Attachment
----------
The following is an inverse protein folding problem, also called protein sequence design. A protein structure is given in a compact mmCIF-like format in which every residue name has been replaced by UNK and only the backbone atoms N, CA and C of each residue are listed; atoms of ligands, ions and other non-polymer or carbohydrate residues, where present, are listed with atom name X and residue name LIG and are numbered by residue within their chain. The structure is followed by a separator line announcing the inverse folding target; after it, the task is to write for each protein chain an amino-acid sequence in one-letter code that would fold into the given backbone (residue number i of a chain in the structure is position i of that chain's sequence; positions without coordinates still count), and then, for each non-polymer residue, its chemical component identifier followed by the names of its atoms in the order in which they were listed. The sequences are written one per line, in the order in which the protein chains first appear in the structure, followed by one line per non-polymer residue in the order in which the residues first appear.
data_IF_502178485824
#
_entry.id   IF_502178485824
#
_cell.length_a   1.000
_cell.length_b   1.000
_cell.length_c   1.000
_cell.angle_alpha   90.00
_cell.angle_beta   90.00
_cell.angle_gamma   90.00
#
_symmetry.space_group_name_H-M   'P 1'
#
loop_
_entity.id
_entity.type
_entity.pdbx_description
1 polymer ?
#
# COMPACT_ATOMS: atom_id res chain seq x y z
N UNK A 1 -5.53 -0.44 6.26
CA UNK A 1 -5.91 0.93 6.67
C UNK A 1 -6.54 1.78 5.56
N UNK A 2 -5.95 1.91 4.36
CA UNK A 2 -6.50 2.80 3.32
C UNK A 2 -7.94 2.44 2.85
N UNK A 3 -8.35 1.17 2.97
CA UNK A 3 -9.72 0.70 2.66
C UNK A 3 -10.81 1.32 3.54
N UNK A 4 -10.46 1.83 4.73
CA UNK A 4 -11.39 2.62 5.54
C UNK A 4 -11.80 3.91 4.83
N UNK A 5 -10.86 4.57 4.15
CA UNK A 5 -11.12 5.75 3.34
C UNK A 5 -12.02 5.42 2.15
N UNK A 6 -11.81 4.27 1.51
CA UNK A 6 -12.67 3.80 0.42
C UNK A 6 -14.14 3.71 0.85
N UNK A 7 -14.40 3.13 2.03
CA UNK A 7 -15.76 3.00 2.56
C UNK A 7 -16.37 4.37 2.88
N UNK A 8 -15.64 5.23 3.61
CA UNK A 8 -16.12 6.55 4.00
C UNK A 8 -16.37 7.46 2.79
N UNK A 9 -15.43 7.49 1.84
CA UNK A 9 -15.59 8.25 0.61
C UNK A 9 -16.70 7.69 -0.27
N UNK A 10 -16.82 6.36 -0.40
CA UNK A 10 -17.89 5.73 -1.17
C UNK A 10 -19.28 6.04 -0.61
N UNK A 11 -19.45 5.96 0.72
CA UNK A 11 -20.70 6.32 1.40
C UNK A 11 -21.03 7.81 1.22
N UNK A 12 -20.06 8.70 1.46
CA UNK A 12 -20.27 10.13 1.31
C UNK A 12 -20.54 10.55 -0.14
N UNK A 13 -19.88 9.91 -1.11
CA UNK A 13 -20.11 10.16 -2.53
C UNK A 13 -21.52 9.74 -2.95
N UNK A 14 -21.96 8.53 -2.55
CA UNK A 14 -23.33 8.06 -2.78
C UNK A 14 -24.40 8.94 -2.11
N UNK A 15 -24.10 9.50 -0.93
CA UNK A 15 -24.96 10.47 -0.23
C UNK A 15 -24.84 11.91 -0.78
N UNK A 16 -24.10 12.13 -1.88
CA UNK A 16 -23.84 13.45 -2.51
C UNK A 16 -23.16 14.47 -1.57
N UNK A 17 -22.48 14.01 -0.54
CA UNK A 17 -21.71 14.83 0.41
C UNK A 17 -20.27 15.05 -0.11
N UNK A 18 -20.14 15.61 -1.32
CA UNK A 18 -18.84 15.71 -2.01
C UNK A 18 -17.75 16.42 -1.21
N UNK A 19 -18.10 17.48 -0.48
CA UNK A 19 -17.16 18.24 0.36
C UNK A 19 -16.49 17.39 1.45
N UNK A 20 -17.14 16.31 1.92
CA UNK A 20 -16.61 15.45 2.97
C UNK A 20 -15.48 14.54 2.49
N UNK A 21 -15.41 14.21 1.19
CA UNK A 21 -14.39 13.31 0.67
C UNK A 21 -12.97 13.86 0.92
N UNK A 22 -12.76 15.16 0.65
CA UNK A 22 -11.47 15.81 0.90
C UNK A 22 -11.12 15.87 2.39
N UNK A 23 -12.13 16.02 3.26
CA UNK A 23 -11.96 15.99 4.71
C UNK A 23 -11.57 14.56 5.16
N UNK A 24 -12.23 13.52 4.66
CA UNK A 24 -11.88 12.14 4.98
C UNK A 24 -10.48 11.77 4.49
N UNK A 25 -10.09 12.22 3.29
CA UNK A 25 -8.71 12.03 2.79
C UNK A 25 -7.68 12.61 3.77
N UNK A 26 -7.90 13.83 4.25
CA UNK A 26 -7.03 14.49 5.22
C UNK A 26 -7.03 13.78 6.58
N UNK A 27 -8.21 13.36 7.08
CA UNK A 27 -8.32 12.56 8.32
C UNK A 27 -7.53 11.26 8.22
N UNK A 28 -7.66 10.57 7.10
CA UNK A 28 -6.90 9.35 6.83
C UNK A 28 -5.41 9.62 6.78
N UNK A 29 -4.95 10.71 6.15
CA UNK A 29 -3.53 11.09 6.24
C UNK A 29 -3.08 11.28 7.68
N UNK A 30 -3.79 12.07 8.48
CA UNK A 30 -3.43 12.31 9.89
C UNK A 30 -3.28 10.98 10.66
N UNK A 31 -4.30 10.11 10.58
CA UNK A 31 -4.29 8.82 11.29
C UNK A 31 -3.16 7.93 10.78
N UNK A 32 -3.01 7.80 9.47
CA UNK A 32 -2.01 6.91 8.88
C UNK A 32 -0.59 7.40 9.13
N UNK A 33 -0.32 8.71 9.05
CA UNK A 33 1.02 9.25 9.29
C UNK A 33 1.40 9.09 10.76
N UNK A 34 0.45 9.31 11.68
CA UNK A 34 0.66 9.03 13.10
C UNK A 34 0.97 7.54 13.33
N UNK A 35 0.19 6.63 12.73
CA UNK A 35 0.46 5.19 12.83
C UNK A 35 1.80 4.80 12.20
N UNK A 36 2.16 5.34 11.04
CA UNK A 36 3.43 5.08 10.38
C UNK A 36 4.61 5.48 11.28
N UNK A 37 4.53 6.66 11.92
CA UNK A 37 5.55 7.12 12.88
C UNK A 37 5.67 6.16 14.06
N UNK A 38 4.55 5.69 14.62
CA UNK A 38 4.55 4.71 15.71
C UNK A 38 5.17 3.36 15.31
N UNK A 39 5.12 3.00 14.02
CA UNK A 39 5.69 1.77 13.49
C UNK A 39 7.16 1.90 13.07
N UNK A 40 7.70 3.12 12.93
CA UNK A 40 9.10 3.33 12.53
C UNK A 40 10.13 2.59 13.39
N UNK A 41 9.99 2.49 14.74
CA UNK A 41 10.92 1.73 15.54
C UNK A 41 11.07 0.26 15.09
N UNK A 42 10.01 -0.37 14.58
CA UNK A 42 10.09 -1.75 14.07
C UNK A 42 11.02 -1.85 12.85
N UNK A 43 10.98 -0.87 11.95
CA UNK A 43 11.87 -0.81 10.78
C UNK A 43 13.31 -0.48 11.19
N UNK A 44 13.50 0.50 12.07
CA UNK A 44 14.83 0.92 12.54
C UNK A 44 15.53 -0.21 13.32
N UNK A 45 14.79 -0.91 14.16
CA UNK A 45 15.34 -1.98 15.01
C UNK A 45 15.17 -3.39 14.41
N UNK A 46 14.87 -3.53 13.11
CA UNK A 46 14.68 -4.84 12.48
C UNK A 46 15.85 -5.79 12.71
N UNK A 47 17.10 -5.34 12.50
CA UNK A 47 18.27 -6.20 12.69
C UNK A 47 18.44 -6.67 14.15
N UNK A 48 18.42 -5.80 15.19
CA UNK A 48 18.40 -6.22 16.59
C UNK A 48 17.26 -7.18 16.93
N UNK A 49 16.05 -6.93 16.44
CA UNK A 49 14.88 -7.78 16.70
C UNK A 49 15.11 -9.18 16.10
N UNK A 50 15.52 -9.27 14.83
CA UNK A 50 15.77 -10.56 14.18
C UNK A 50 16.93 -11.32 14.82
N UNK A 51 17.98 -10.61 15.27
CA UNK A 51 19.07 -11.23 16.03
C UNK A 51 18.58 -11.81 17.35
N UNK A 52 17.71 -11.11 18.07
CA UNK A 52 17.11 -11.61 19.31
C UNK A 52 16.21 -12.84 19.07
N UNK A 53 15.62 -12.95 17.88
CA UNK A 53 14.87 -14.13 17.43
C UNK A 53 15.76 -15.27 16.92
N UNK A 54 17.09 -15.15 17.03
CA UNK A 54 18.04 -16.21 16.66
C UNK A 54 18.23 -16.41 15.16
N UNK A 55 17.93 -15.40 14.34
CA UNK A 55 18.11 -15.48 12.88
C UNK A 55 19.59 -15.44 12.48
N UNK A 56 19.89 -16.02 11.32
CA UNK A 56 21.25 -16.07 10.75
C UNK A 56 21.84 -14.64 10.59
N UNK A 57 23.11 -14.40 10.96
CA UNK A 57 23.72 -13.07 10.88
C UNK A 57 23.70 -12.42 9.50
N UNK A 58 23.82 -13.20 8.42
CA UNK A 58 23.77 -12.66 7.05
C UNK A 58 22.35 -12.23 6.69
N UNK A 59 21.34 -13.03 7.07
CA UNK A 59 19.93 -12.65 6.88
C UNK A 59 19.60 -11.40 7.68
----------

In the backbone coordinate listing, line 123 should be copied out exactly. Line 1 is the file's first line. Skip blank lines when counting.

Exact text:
C UNK A 34 0.97 7.54 13.33